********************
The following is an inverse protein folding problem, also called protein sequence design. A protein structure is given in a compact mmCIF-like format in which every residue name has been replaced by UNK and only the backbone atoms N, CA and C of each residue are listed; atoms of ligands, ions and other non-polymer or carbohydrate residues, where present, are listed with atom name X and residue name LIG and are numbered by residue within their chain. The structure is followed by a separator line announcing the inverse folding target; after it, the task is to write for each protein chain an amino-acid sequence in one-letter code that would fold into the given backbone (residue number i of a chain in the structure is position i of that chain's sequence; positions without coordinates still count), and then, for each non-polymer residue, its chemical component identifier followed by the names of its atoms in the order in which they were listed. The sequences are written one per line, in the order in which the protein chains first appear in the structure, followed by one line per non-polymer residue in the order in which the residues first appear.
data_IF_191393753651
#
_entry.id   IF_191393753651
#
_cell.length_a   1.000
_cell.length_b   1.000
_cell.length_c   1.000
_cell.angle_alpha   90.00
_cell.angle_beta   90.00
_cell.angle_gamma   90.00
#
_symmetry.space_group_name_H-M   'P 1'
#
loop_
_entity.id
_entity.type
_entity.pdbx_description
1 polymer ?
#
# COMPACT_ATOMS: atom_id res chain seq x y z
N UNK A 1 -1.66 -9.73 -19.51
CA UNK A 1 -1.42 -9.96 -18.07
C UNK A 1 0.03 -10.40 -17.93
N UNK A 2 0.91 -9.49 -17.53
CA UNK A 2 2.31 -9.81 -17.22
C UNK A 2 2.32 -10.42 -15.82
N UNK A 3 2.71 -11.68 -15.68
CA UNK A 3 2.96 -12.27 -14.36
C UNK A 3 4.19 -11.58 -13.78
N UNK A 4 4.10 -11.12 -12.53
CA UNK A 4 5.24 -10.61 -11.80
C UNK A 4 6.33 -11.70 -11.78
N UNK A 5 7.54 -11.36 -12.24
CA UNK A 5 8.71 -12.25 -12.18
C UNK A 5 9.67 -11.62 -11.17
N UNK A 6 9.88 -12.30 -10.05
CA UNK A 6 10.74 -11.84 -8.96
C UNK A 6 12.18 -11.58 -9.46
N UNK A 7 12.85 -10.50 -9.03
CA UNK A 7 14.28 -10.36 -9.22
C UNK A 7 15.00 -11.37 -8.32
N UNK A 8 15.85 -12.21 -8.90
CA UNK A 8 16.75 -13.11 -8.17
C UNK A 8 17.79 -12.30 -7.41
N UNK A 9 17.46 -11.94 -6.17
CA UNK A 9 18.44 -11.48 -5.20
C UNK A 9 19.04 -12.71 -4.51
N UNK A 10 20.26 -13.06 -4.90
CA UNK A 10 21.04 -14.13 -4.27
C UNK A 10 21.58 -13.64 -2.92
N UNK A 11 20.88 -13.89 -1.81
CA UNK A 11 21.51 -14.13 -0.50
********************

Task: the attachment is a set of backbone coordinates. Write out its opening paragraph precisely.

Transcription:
The following is an inverse protein folding problem, also called protein sequence design. A protein structure is given in a compact mmCIF-like format in which every residue name has been replaced by UNK and only the backbone atoms N, CA and C of each residue are listed; atoms of ligands, ions and other non-polymer or carbohydrate residues, where present, are listed with atom name X and residue name LIG and are numbered by residue within their chain. The structure is followed by a separator line announcing the inverse folding target; after it, the task is to write for each protein chain an amino-acid sequence in one-letter code that would fold into the given backbone (residue number i of a chain in the structure is position i of that chain's sequence; positions without coordinates still count), and then, for each non-polymer residue, its chemical component identifier followed by the names of its atoms in the order in which they were listed. The sequences are written one per line, in the order in which the protein chains first appear in the structure, followed by one line per non-polymer residue in the order in which the residues first appear.